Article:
There are a lot of reasons to transfer your teaching credentials and license from one state to another. But, regardless of the reason for the move, when a teacher chooses to transfer from one state to another, obtaining appropriate teaching credentials is a top concern.
State teaching certification and licensing vary widely from state to state. Teacher license reciprocity allows candidates with out-of-state credentials to receive proper certification after meeting state-specific requirements.
Whatever your motivation for moving to another state, you will need to transfer your teaching credentials. Start by asking these two important questions:
License reciprocity — the ability to practice your vocation in one state based on certification in another — has different meanings for different professions. For teachers, license reciprocity does not mean you can automatically transfer your existing certificate from one state to another and then start teaching.
When you apply for a teaching certificate in one state using an existing license from another, the “destination state” is actually recognizing your credentials as verification that you are qualified to teach. For example, you must still apply and meet all teaching certification requirements for the new state.
Fortunately, the NASDTEC Interstate Agreement for Educator Licensure streamlines the application process and expedites the goal of teaching in your new state.
The National Association of State Directors of Teacher Education and Training (NASDTEC) is a collection of over 50 individual agreements by states and Canadian provinces. These agreements outline which incoming state educator certificates will be accepted. Some form of authorization will allow the inbound certificate holder to legally teach for a designated time period, or provide services for completion of additional requirements before the educator can teach.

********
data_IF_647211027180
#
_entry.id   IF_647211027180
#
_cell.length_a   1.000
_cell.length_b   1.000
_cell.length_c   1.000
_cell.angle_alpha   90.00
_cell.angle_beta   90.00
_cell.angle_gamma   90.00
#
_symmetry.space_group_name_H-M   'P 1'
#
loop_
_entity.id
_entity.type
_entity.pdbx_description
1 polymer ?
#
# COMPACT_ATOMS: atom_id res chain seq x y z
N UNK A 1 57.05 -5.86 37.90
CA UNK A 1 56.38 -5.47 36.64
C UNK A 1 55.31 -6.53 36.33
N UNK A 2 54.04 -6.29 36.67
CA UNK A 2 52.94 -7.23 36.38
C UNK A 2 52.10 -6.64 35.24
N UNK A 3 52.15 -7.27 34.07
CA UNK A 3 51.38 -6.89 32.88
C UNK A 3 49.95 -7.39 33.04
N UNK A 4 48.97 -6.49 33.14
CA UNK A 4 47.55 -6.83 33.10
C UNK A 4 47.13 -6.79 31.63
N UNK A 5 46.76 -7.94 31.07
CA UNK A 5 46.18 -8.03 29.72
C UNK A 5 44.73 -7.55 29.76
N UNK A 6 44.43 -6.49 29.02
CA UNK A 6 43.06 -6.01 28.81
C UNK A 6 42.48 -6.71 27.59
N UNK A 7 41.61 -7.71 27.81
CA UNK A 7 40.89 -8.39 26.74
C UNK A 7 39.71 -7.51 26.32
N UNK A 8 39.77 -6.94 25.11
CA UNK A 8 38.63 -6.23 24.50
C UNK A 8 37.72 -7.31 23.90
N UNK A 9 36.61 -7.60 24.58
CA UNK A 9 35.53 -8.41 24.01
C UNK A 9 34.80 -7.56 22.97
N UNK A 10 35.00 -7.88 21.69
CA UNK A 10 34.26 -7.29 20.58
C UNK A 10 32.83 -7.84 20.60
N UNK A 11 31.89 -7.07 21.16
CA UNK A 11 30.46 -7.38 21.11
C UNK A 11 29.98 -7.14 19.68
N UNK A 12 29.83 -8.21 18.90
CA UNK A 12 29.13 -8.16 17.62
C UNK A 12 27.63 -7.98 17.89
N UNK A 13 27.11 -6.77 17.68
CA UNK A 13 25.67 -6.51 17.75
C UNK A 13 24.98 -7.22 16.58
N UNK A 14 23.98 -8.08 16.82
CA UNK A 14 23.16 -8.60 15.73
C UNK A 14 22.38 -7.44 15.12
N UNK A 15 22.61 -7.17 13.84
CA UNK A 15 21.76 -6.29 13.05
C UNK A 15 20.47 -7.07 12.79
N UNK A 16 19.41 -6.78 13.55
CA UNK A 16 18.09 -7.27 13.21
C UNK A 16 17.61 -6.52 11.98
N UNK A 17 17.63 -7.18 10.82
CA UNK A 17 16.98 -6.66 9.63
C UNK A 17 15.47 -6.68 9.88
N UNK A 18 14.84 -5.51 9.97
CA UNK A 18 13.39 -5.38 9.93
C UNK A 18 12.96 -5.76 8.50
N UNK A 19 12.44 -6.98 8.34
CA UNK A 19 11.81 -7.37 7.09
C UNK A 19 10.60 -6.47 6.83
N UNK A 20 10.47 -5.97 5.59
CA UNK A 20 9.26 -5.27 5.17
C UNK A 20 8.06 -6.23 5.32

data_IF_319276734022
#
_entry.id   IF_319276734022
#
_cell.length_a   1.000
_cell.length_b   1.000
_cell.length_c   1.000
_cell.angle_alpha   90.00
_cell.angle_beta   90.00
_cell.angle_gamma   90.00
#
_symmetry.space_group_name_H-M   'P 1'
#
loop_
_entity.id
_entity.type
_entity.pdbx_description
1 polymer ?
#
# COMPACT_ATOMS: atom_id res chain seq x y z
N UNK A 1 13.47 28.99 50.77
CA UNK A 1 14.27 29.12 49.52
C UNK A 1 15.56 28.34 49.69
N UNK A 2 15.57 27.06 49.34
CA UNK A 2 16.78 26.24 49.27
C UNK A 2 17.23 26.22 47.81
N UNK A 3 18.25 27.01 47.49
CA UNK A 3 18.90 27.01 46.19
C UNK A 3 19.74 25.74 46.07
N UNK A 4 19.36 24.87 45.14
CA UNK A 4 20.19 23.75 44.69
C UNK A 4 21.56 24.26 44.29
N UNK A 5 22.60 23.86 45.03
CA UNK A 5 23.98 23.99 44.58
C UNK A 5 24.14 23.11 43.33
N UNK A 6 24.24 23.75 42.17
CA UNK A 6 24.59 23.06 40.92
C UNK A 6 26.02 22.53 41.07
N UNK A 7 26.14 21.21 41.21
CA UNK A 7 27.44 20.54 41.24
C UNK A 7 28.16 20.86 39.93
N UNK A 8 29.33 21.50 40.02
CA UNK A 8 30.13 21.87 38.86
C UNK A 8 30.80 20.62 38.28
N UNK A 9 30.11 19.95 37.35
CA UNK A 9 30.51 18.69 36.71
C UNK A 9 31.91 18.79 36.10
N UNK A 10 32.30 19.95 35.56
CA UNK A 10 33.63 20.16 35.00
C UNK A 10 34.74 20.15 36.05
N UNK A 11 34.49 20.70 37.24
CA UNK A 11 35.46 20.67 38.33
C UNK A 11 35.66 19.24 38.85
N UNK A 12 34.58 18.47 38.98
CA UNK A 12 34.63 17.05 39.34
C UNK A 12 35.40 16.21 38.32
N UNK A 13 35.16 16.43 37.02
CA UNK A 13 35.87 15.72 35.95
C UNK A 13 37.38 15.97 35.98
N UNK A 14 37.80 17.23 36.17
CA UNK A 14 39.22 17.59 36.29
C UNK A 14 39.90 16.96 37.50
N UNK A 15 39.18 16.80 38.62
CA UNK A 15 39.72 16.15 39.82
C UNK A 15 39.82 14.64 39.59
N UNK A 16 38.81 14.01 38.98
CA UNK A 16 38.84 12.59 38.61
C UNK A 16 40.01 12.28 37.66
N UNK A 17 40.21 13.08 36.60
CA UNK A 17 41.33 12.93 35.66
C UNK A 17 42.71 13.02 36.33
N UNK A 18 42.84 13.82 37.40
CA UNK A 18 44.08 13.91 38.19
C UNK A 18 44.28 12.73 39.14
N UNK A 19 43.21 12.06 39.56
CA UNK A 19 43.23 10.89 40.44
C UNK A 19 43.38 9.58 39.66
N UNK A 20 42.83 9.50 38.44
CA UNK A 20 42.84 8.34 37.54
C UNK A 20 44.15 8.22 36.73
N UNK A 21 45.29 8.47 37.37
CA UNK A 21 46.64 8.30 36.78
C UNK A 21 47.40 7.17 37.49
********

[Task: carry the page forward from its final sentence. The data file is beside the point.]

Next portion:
NASDTEC is not a guarantee for full reciprocity. Many states do not immediately accept teaching credentials from other states. For instance, Georgia affirms with its agreement that it will accept credentials from Connecticut, but it does not imply that Connecticut will accept teaching credentials from Georgia.
Some jurisdictions consider themselves “full reciprocity” and do not have additional requirements. However, many jurisdictions do call for additional requirements to be completed for educators coming from other states or jurisdictions. These are known as Jurisdiction Specific Requirements (JSRs). The educator may have to complete JSRs such as coursework, assessments, or classroom experience before receiving a full professional certificate in a new state. JSRs may often vary dependent upon the educator’s years of experience.
The best information on JSRs and reciprocity should be obtained through contacting the intended jurisdiction. See NASDTEC’s map to connect to jurisdiction homepages.
States participating in the NASDTEC agreement generally follow the same guidelines for recognizing out-of-state teaching licenses, but each state has specific requirements that must be met before you can teach there.
If you’re relocating to another state and wish to continue teaching, you must follow that state’s licensing procedures. A great source for checking all state teacher licensure requirements is the Educational Testing Service PRAXIS web page.
There are several standard requirements for obtaining your teaching certificate in all states. Whether you’re applying in one of the participating NASDTEC states or another location, you should be prepared for the following steps to ensure your application for teacher certification will be processed as quickly as possible.
Fees: Be prepared to pay an application fee, as well as any required fees for obtaining college transcripts, background/credit checks, and document transfer costs.
Whatever your reasons for transferring to another state, be sure to identify the correct guidelines and appropriate steps to qualify for teacher certification. Select from the list below to learn about license reciprocity policies in your state and the state(s) in which you are interested in teaching.
|District of Columbia
Disclaimer: Education policies are subject to change. Check with the department of education in your state for updates to license reciprocity policies.
Categorized as: Teaching Careers and Professional Development